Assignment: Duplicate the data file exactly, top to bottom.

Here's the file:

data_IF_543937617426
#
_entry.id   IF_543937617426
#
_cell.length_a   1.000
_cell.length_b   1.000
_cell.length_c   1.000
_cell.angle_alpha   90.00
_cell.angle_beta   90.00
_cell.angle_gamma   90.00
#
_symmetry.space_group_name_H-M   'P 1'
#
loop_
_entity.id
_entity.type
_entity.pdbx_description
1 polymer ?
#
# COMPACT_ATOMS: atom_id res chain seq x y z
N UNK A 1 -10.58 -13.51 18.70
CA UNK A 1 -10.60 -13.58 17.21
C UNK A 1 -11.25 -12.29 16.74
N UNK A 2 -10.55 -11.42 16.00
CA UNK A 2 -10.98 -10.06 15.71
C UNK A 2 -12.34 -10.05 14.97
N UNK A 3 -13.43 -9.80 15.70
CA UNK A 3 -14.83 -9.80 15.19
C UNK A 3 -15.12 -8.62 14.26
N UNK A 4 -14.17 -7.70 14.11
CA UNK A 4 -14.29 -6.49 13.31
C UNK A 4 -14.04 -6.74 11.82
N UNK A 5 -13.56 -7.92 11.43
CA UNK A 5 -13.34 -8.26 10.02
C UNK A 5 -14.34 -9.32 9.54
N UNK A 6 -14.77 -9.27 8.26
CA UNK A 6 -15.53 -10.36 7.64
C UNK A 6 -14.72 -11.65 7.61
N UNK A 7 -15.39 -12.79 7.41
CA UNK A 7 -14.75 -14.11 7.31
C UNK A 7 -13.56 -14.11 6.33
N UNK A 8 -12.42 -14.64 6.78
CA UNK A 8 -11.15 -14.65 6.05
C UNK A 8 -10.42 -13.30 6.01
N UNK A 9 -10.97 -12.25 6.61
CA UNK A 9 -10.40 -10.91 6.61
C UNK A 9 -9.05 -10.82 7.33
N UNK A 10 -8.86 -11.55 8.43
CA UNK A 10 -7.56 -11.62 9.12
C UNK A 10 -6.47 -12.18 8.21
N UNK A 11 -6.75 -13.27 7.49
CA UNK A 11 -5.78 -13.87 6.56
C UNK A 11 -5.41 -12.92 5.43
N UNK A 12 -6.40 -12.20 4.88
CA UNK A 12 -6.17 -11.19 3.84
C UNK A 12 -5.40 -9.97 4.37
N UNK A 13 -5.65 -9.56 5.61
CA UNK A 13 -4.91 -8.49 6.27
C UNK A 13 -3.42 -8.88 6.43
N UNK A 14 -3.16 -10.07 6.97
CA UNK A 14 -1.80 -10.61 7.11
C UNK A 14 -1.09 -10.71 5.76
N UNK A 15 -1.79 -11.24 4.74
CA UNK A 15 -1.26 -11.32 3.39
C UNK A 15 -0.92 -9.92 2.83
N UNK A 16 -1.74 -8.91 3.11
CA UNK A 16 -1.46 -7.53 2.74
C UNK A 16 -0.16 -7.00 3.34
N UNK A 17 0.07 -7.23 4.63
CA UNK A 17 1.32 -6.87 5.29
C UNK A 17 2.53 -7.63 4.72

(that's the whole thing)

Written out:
data_IF_543937617426
#
_entry.id   IF_543937617426
#
_cell.length_a   1.000
_cell.length_b   1.000
_cell.length_c   1.000
_cell.angle_alpha   90.00
_cell.angle_beta   90.00
_cell.angle_gamma   90.00
#
_symmetry.space_group_name_H-M   'P 1'
#
loop_
_entity.id
_entity.type
_entity.pdbx_description
1 polymer ?
#
# COMPACT_ATOMS: atom_id res chain seq x y z
N UNK A 1 -10.58 -13.51 18.70
CA UNK A 1 -10.60 -13.58 17.21
C UNK A 1 -11.25 -12.29 16.74
N UNK A 2 -10.55 -11.42 16.00
CA UNK A 2 -10.98 -10.06 15.71
C UNK A 2 -12.34 -10.05 14.97
N UNK A 3 -13.43 -9.80 15.70
CA UNK A 3 -14.83 -9.80 15.19
C UNK A 3 -15.12 -8.62 14.26
N UNK A 4 -14.17 -7.70 14.11
CA UNK A 4 -14.29 -6.49 13.31
C UNK A 4 -14.04 -6.74 11.82
N UNK A 5 -13.56 -7.92 11.43
CA UNK A 5 -13.34 -8.26 10.02
C UNK A 5 -14.34 -9.32 9.54
N UNK A 6 -14.77 -9.27 8.26
CA UNK A 6 -15.53 -10.36 7.64
C UNK A 6 -14.72 -11.65 7.61
N UNK A 7 -15.39 -12.79 7.41
CA UNK A 7 -14.75 -14.11 7.31
C UNK A 7 -13.56 -14.11 6.33
N UNK A 8 -12.42 -14.64 6.78
CA UNK A 8 -11.15 -14.65 6.05
C UNK A 8 -10.42 -13.30 6.01
N UNK A 9 -10.97 -12.25 6.61
CA UNK A 9 -10.40 -10.91 6.61
C UNK A 9 -9.05 -10.82 7.33
N UNK A 10 -8.86 -11.55 8.43
CA UNK A 10 -7.56 -11.62 9.12
C UNK A 10 -6.47 -12.18 8.21
N UNK A 11 -6.75 -13.27 7.49
CA UNK A 11 -5.78 -13.87 6.56
C UNK A 11 -5.41 -12.92 5.43
N UNK A 12 -6.40 -12.20 4.88
CA UNK A 12 -6.17 -11.19 3.84
C UNK A 12 -5.40 -9.97 4.37
N UNK A 13 -5.65 -9.56 5.61
CA UNK A 13 -4.91 -8.49 6.27
C UNK A 13 -3.42 -8.88 6.43
N UNK A 14 -3.16 -10.07 6.97
CA UNK A 14 -1.80 -10.61 7.11
C UNK A 14 -1.09 -10.71 5.76
N UNK A 15 -1.79 -11.24 4.74
CA UNK A 15 -1.26 -11.32 3.39
C UNK A 15 -0.92 -9.92 2.83
N UNK A 16 -1.74 -8.91 3.11
CA UNK A 16 -1.46 -7.53 2.74
C UNK A 16 -0.16 -7.00 3.34
N UNK A 17 0.07 -7.23 4.63
CA UNK A 17 1.32 -6.87 5.29
C UNK A 17 2.53 -7.63 4.72